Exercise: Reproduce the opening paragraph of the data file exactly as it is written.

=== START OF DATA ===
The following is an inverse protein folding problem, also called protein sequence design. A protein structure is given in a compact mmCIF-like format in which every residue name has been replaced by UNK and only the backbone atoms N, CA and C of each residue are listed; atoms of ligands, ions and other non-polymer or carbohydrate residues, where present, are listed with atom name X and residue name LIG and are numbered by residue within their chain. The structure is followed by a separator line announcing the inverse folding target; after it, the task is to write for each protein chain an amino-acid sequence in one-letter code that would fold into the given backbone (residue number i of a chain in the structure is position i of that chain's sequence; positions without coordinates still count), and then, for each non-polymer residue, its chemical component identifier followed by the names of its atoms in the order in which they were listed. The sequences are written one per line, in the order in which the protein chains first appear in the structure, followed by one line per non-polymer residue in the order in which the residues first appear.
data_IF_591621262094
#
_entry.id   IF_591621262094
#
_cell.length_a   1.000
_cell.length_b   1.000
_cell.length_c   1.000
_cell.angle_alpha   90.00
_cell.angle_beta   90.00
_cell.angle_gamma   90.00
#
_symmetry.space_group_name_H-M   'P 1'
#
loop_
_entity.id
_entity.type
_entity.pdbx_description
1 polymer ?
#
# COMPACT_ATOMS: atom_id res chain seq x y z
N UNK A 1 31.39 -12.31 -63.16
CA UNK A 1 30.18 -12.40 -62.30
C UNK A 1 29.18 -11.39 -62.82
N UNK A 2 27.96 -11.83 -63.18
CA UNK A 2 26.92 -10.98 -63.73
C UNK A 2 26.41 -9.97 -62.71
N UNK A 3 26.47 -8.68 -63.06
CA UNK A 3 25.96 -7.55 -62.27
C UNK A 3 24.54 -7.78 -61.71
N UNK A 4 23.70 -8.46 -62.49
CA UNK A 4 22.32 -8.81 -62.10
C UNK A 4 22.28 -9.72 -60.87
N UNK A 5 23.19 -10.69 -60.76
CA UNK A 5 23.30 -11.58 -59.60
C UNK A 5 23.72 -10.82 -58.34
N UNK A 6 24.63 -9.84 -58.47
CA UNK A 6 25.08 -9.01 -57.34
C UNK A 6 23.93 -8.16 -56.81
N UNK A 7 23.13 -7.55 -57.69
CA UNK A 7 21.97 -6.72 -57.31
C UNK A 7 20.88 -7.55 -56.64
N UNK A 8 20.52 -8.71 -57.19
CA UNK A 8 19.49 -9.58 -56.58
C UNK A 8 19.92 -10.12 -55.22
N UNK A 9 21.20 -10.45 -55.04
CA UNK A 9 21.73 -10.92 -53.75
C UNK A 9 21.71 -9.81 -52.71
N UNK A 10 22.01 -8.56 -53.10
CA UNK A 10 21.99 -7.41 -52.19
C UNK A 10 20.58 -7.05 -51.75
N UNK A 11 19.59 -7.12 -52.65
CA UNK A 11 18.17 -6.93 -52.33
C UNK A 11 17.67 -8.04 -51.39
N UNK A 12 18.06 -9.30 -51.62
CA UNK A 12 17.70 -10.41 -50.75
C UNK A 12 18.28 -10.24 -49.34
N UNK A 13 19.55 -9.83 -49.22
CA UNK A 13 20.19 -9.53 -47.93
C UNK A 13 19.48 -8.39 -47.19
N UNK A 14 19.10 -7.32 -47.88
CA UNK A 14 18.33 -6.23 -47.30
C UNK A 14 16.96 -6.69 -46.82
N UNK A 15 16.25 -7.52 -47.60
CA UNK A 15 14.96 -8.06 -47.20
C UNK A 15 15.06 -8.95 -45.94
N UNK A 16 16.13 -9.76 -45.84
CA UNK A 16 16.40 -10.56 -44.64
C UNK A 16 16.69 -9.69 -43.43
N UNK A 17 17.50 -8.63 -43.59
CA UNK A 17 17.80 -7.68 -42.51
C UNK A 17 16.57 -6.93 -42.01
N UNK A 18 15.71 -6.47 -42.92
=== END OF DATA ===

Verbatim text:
The following is an inverse protein folding problem, also called protein sequence design. A protein structure is given in a compact mmCIF-like format in which every residue name has been replaced by UNK and only the backbone atoms N, CA and C of each residue are listed; atoms of ligands, ions and other non-polymer or carbohydrate residues, where present, are listed with atom name X and residue name LIG and are numbered by residue within their chain. The structure is followed by a separator line announcing the inverse folding target; after it, the task is to write for each protein chain an amino-acid sequence in one-letter code that would fold into the given backbone (residue number i of a chain in the structure is position i of that chain's sequence; positions without coordinates still count), and then, for each non-polymer residue, its chemical component identifier followed by the names of its atoms in the order in which they were listed. The sequences are written one per line, in the order in which the protein chains first appear in the structure, followed by one line per non-polymer residue in the order in which the residues first appear.